THE Namibia Students Financial Assistance Fund (NSFAF) yesterday announced that an amount of N$282 million has been requested from treasury to provide an early dispensement to public and private institutions.
As part of the amount, N$10 000 non-tuition fee will be paid to every student in order for them to acquire equipment needed for online and virtual learning, NSFAF Acting CEO, Kennedy Kandume, said.
According to Kandume, the payment process is scheduled to start next week.
He said that a positive response has been provided for by the treasury, as well as the ministry of higher education.
Since the commencement of the lockdown and the state of emergency by the head of state, tertiary institutions have ceased face-to-face lectures.
The University of Namibia instead opted for online learning, while the Nambia University of Science and Technology extended its mid-term break to put e-learning systems in place.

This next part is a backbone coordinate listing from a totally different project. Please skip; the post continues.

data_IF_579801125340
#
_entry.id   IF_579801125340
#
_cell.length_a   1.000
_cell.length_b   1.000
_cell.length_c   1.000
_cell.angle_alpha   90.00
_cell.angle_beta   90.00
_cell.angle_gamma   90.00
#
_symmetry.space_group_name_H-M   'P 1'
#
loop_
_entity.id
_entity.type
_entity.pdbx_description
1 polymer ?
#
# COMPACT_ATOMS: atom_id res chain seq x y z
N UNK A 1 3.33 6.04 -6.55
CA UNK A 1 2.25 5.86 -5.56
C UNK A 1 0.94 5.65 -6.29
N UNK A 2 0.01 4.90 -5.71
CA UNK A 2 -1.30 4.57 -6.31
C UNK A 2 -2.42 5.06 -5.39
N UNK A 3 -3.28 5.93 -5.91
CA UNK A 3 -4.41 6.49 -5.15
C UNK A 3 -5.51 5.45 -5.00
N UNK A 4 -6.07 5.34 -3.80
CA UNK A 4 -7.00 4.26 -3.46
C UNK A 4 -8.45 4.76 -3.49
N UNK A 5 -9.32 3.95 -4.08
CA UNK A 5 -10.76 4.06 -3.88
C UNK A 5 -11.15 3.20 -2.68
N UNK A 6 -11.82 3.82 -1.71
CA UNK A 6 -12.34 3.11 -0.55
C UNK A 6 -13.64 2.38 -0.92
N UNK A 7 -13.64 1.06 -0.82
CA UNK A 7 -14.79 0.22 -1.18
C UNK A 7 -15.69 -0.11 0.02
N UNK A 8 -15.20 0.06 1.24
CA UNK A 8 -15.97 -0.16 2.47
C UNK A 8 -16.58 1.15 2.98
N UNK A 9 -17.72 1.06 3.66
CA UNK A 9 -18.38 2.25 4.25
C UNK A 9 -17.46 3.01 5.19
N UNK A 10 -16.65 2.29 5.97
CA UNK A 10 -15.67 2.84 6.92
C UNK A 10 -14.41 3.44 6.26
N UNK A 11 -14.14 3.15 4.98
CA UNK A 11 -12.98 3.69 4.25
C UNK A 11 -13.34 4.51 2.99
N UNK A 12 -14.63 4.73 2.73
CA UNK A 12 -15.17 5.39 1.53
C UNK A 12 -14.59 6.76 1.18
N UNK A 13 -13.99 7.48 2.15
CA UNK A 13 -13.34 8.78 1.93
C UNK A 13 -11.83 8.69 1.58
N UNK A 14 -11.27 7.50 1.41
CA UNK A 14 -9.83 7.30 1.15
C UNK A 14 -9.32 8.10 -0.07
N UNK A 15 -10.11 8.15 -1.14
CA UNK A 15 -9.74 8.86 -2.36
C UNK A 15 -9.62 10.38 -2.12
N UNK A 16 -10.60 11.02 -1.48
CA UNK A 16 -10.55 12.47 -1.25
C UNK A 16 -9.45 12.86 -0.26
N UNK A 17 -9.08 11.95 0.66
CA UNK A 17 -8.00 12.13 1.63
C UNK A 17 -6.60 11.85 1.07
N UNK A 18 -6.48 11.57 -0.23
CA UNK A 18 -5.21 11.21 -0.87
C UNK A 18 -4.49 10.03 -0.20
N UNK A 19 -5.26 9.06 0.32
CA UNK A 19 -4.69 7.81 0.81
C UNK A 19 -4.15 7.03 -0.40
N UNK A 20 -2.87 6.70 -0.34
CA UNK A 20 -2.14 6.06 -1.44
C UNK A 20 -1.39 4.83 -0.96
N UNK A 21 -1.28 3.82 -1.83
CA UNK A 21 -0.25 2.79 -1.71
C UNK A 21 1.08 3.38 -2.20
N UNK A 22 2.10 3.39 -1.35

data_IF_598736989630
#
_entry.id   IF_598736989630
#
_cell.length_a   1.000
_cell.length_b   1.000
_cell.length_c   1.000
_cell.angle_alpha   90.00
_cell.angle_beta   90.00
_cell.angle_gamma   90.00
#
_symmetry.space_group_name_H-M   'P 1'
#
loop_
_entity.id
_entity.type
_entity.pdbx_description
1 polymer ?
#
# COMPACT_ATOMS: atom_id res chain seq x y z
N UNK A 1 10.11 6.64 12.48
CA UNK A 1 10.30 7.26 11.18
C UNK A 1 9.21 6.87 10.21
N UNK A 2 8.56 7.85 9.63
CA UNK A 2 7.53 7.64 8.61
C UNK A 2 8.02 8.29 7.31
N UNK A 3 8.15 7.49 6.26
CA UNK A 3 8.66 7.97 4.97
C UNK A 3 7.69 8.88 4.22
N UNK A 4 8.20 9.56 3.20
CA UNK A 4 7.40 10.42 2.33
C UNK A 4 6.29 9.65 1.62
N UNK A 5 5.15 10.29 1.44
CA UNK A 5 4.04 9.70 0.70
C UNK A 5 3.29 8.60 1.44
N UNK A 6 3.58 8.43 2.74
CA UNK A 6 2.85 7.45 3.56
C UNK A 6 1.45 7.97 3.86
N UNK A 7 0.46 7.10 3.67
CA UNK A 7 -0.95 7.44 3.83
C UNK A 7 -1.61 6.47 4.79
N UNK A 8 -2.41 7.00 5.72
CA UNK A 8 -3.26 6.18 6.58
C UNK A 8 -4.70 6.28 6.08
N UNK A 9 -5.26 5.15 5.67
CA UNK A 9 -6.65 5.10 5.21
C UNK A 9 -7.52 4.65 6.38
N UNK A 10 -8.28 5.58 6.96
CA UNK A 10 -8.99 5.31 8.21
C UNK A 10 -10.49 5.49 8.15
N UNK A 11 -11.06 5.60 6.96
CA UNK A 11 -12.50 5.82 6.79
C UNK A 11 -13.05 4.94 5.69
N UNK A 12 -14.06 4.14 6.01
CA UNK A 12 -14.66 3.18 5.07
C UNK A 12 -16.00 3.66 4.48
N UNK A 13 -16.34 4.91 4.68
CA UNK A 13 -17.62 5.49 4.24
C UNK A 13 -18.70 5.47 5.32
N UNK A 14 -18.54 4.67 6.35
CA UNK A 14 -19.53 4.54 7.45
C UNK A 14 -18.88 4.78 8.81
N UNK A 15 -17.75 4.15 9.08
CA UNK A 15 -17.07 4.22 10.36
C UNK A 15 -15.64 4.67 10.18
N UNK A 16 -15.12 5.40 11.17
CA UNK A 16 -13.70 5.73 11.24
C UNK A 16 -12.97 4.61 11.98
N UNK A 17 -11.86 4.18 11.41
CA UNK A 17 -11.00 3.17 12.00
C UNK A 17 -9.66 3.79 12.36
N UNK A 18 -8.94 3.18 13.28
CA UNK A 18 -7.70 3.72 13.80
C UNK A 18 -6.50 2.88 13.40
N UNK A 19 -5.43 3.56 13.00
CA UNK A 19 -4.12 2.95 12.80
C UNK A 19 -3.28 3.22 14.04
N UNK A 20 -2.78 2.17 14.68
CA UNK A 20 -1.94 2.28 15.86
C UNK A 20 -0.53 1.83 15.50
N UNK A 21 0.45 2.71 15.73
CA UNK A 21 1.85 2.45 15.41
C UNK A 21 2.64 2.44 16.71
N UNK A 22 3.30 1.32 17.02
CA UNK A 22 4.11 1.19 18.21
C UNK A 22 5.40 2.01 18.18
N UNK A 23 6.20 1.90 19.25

A decision to implement Open and Distant Online learning at all tertiary institutions nationally was yesterday, however, announced, leaving higher education stakeholders to scramble to ensure the directive is followed.
The Executive Director of Higher Education, Alfred Kent, said that e-learning is currently the only option as it is not yet clear when the country will be coronavirus free to allow students back in lecture halls.
Kent further stressed that government will change the mode of learning for all tertiary institutions into Open and Distant Online Learning.
The Namibia National Students Organisation (Nanso) is, however, of the opinion that a majority of students have been disadvantaged in that they do not have adequate resources to attend to online classes.
Most of the students, according to the students organisation, relied on campus resources such as computers and internet to complete assignments.